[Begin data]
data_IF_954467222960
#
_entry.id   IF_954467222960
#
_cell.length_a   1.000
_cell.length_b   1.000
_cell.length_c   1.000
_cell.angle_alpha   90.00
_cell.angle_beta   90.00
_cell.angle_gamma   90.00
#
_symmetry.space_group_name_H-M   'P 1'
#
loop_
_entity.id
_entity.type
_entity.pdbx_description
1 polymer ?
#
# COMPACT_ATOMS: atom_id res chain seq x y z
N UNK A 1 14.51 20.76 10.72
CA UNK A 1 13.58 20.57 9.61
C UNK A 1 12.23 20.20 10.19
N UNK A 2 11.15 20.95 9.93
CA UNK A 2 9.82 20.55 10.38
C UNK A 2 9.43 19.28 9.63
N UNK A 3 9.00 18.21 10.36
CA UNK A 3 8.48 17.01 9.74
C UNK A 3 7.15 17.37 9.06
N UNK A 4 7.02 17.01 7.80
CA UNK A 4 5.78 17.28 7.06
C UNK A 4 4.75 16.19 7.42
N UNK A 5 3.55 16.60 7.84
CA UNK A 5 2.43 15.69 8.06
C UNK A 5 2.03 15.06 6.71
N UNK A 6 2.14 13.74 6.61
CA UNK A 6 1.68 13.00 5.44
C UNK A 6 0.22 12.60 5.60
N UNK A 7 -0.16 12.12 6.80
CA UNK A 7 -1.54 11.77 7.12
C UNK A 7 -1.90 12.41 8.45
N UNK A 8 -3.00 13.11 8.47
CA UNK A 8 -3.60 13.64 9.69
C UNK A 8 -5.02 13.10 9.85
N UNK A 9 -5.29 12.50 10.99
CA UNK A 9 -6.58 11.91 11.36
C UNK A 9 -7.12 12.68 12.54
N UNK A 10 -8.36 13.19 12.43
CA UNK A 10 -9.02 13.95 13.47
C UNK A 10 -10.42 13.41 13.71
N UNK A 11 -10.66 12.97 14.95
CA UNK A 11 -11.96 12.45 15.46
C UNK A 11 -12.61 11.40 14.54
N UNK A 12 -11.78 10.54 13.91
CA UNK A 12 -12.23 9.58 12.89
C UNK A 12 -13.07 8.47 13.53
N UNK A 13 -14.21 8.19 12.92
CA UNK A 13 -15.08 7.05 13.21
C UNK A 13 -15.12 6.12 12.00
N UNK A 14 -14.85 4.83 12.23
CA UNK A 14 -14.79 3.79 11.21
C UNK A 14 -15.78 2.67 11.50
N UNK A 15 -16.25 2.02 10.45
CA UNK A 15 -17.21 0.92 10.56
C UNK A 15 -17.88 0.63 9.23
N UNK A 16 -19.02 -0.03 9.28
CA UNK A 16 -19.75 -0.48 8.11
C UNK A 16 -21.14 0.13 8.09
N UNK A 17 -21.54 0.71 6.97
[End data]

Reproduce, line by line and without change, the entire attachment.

data_IF_954467222960
#
_entry.id   IF_954467222960
#
_cell.length_a   1.000
_cell.length_b   1.000
_cell.length_c   1.000
_cell.angle_alpha   90.00
_cell.angle_beta   90.00
_cell.angle_gamma   90.00
#
_symmetry.space_group_name_H-M   'P 1'
#
loop_
_entity.id
_entity.type
_entity.pdbx_description
1 polymer ?
#
# COMPACT_ATOMS: atom_id res chain seq x y z
N UNK A 1 14.51 20.76 10.72
CA UNK A 1 13.58 20.57 9.61
C UNK A 1 12.23 20.20 10.19
N UNK A 2 11.15 20.95 9.93
CA UNK A 2 9.82 20.55 10.38
C UNK A 2 9.43 19.28 9.63
N UNK A 3 9.00 18.21 10.36
CA UNK A 3 8.48 17.01 9.74
C UNK A 3 7.15 17.37 9.06
N UNK A 4 7.02 17.01 7.80
CA UNK A 4 5.78 17.28 7.06
C UNK A 4 4.75 16.19 7.42
N UNK A 5 3.55 16.60 7.84
CA UNK A 5 2.43 15.69 8.06
C UNK A 5 2.03 15.06 6.71
N UNK A 6 2.14 13.74 6.61
CA UNK A 6 1.68 13.00 5.44
C UNK A 6 0.22 12.60 5.60
N UNK A 7 -0.16 12.12 6.80
CA UNK A 7 -1.54 11.77 7.12
C UNK A 7 -1.90 12.41 8.45
N UNK A 8 -3.00 13.11 8.47
CA UNK A 8 -3.60 13.64 9.69
C UNK A 8 -5.02 13.10 9.85
N UNK A 9 -5.29 12.50 10.99
CA UNK A 9 -6.58 11.91 11.36
C UNK A 9 -7.12 12.68 12.54
N UNK A 10 -8.36 13.19 12.43
CA UNK A 10 -9.02 13.95 13.47
C UNK A 10 -10.42 13.41 13.71
N UNK A 11 -10.66 12.97 14.95
CA UNK A 11 -11.96 12.45 15.46
C UNK A 11 -12.61 11.40 14.54
N UNK A 12 -11.78 10.54 13.91
CA UNK A 12 -12.23 9.58 12.89
C UNK A 12 -13.07 8.47 13.53
N UNK A 13 -14.21 8.19 12.92
CA UNK A 13 -15.08 7.05 13.21
C UNK A 13 -15.12 6.12 12.00
N UNK A 14 -14.85 4.83 12.23
CA UNK A 14 -14.79 3.79 11.21
C UNK A 14 -15.78 2.67 11.50
N UNK A 15 -16.25 2.02 10.45
CA UNK A 15 -17.21 0.92 10.56
C UNK A 15 -17.88 0.63 9.23
N UNK A 16 -19.02 -0.03 9.28
CA UNK A 16 -19.75 -0.48 8.11
C UNK A 16 -21.14 0.13 8.09
N UNK A 17 -21.54 0.71 6.97